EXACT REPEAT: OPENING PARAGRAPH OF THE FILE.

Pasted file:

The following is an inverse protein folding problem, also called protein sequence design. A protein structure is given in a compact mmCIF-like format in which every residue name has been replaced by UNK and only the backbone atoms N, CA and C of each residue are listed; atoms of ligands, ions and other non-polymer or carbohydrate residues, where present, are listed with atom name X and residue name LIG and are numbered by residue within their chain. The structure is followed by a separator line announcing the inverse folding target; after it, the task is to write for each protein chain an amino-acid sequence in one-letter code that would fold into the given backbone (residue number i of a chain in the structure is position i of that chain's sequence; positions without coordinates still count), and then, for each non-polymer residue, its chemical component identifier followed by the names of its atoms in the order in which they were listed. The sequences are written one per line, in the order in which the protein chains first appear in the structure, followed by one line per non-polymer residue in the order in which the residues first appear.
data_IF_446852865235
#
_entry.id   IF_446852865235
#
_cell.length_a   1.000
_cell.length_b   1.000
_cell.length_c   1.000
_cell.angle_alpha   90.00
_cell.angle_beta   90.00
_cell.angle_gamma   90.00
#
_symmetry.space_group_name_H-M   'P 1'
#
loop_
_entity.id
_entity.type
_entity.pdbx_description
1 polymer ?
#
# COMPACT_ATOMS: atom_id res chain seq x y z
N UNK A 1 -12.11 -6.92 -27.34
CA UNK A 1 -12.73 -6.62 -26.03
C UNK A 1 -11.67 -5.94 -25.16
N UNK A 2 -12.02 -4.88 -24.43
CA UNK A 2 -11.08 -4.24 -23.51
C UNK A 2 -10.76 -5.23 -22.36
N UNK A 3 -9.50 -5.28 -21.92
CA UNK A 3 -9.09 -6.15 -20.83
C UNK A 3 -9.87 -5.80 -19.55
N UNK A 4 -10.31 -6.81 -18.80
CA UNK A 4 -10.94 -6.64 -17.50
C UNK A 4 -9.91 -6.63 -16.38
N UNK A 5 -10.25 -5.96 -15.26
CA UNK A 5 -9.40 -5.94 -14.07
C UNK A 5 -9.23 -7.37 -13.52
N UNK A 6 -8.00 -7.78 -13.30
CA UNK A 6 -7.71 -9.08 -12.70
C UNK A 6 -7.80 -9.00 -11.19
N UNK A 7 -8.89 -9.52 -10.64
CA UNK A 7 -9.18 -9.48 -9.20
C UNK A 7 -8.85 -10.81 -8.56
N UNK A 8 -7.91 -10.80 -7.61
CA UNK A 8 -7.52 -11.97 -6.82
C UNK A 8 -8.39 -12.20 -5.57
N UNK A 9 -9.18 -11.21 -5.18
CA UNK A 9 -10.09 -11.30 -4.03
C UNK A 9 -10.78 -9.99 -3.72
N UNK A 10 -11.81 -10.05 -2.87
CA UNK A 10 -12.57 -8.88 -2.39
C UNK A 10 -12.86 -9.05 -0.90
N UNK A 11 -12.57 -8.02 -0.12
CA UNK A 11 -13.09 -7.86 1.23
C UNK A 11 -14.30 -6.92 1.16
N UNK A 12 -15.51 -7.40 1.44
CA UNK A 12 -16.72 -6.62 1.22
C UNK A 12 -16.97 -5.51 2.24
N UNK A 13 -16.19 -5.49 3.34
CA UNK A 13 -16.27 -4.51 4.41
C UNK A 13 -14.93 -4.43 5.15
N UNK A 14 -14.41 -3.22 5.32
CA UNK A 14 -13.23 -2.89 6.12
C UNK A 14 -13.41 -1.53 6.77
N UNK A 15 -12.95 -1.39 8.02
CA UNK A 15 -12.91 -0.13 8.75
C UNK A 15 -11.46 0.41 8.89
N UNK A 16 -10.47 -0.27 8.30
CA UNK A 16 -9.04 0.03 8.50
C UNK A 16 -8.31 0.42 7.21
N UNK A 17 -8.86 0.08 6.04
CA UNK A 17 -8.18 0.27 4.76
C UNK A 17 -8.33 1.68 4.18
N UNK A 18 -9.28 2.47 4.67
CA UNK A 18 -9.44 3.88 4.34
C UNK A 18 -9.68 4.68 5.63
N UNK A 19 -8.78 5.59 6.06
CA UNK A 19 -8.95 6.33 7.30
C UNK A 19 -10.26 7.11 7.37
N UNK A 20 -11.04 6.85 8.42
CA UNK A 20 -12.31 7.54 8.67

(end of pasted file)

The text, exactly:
The following is an inverse protein folding problem, also called protein sequence design. A protein structure is given in a compact mmCIF-like format in which every residue name has been replaced by UNK and only the backbone atoms N, CA and C of each residue are listed; atoms of ligands, ions and other non-polymer or carbohydrate residues, where present, are listed with atom name X and residue name LIG and are numbered by residue within their chain. The structure is followed by a separator line announcing the inverse folding target; after it, the task is to write for each protein chain an amino-acid sequence in one-letter code that would fold into the given backbone (residue number i of a chain in the structure is position i of that chain's sequence; positions without coordinates still count), and then, for each non-polymer residue, its chemical component identifier followed by the names of its atoms in the order in which they were listed. The sequences are written one per line, in the order in which the protein chains first appear in the structure, followed by one line per non-polymer residue in the order in which the residues first appear.